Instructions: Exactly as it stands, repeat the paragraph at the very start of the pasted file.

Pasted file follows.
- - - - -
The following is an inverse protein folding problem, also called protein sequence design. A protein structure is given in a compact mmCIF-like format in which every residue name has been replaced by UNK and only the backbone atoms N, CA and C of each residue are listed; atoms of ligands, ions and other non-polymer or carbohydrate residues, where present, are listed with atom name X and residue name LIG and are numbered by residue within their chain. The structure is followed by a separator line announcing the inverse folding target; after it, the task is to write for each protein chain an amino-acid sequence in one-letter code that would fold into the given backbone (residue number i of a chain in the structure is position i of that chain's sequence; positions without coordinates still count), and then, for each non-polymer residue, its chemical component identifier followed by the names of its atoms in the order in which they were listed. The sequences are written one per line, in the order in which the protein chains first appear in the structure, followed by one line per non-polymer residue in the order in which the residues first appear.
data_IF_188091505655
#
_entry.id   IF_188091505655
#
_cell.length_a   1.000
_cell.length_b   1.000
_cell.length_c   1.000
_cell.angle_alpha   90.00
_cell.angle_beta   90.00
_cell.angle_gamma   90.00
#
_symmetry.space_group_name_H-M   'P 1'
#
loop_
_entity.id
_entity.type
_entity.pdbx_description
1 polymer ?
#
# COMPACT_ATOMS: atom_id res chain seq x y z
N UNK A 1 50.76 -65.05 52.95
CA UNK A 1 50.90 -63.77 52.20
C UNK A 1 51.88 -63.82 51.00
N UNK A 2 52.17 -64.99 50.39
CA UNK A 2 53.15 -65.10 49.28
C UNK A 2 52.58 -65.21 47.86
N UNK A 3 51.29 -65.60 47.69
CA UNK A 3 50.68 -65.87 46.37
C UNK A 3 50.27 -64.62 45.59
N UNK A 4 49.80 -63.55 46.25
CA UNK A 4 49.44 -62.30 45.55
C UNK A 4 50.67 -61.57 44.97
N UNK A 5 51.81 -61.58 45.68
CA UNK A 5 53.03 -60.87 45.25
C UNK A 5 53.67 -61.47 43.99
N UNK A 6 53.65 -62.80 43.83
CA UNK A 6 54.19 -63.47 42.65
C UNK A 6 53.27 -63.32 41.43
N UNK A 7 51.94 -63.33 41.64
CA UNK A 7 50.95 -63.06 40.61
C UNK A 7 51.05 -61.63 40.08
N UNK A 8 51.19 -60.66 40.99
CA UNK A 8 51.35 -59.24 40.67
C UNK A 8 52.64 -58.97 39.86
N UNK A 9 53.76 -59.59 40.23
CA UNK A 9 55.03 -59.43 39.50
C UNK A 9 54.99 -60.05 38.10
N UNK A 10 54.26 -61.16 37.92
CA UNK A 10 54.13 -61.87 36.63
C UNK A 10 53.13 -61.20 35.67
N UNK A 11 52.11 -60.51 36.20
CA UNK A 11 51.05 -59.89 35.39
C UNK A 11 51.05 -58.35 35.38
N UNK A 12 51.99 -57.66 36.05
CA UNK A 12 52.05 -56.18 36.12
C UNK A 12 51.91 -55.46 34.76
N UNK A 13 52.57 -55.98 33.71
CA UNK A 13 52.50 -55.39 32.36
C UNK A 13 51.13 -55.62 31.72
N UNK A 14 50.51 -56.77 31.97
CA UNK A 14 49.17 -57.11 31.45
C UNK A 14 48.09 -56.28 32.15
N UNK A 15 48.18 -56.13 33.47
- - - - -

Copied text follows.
The following is an inverse protein folding problem, also called protein sequence design. A protein structure is given in a compact mmCIF-like format in which every residue name has been replaced by UNK and only the backbone atoms N, CA and C of each residue are listed; atoms of ligands, ions and other non-polymer or carbohydrate residues, where present, are listed with atom name X and residue name LIG and are numbered by residue within their chain. The structure is followed by a separator line announcing the inverse folding target; after it, the task is to write for each protein chain an amino-acid sequence in one-letter code that would fold into the given backbone (residue number i of a chain in the structure is position i of that chain's sequence; positions without coordinates still count), and then, for each non-polymer residue, its chemical component identifier followed by the names of its atoms in the order in which they were listed. The sequences are written one per line, in the order in which the protein chains first appear in the structure, followed by one line per non-polymer residue in the order in which the residues first appear.